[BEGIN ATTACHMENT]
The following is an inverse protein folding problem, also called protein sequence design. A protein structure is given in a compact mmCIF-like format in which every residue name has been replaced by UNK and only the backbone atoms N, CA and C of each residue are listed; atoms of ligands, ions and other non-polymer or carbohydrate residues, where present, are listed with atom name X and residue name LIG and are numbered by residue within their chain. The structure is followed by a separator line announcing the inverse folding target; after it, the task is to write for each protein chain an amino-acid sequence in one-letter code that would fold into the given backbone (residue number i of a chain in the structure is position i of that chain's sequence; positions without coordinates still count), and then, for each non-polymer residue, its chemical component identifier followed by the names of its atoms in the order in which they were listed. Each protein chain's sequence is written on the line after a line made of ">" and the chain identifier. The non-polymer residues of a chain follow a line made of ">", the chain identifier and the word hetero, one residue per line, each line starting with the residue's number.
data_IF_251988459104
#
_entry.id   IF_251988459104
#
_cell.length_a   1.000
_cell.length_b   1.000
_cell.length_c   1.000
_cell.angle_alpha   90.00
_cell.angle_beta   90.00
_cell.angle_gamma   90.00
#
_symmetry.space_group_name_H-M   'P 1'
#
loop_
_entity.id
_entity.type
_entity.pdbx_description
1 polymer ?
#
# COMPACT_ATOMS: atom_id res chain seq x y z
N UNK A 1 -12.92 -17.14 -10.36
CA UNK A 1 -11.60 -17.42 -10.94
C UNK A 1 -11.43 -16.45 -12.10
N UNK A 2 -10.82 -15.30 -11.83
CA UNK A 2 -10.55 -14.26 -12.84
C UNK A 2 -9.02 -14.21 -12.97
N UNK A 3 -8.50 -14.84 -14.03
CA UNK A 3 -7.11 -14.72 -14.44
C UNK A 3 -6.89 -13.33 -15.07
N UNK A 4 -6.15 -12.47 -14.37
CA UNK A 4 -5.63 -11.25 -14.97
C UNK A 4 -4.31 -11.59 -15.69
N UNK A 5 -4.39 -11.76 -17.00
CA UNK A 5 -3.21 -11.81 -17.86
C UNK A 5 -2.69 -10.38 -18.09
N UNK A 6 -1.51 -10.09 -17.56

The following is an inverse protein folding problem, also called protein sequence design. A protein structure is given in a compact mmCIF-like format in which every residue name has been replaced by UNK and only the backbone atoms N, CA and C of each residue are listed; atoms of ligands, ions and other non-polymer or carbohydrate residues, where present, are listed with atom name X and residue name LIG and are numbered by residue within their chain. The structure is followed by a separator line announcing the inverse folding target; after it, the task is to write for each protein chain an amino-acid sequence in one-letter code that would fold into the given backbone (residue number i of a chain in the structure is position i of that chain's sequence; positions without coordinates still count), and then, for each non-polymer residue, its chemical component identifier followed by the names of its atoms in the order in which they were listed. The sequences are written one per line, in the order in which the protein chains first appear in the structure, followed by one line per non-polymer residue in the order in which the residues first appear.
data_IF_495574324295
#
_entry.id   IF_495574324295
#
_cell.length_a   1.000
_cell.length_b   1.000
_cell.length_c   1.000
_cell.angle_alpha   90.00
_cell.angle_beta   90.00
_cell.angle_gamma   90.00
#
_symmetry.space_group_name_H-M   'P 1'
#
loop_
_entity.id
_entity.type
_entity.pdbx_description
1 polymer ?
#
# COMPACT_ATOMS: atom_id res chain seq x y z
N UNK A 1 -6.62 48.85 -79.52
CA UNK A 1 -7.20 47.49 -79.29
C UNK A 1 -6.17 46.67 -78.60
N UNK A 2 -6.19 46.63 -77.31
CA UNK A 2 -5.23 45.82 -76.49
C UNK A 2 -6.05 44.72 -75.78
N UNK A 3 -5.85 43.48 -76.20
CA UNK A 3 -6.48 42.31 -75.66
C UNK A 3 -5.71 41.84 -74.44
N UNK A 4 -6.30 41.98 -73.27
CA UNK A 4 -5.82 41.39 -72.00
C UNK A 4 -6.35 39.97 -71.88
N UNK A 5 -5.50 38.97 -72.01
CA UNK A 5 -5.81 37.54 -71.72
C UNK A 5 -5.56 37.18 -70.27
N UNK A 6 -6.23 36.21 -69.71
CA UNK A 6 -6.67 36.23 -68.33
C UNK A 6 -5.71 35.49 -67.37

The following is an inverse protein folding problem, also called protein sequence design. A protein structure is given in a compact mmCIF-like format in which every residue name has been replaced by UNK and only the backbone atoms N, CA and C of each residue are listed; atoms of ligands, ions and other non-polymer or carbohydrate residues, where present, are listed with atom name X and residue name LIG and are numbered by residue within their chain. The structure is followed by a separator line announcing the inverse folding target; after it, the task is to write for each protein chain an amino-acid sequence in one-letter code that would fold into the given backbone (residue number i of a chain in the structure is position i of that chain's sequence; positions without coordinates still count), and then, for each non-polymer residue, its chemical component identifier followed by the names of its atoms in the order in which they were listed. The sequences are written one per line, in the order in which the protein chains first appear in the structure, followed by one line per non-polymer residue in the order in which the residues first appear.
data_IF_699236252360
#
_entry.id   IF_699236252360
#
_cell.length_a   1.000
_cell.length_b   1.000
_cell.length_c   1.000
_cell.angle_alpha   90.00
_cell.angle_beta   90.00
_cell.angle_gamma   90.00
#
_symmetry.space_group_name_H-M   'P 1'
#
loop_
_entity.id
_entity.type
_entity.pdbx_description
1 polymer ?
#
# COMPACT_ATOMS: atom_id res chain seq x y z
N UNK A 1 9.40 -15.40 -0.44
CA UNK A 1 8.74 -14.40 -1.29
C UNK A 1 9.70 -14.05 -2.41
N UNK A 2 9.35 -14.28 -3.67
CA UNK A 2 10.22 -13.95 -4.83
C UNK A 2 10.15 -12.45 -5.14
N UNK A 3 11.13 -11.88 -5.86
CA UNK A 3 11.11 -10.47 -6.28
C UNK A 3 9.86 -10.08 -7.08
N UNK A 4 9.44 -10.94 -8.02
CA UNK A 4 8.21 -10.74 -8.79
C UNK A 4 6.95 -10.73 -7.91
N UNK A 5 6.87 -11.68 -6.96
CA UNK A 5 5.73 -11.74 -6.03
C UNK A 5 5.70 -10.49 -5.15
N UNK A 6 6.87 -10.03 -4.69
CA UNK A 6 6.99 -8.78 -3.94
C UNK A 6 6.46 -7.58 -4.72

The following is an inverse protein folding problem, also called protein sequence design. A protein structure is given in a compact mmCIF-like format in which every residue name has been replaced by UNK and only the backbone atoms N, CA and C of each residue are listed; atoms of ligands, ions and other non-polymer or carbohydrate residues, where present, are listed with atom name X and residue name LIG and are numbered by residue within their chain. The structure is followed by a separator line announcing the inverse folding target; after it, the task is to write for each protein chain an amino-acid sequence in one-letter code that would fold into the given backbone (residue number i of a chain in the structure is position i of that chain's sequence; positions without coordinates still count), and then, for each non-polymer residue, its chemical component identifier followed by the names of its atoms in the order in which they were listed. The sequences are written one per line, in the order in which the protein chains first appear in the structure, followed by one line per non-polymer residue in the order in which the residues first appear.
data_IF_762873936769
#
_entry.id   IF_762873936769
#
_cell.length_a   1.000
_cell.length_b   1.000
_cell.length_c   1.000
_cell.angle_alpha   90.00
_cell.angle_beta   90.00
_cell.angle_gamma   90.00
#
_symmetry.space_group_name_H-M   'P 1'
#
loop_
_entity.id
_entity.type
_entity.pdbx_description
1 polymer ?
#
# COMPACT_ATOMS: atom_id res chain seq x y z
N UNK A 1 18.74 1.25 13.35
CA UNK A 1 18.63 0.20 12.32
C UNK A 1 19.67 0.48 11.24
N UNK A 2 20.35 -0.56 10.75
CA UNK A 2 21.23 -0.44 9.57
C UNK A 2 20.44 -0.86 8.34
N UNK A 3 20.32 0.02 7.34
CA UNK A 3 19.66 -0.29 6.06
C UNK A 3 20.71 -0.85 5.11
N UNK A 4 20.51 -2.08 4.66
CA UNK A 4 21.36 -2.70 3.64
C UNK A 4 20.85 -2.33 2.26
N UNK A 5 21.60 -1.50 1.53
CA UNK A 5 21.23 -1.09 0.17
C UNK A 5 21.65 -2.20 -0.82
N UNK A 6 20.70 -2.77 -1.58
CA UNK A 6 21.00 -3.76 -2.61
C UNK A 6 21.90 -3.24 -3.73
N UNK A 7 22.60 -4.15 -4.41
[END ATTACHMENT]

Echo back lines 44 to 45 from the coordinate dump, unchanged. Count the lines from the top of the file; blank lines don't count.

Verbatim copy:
_cell.length_b   1.000
_cell.length_c   1.000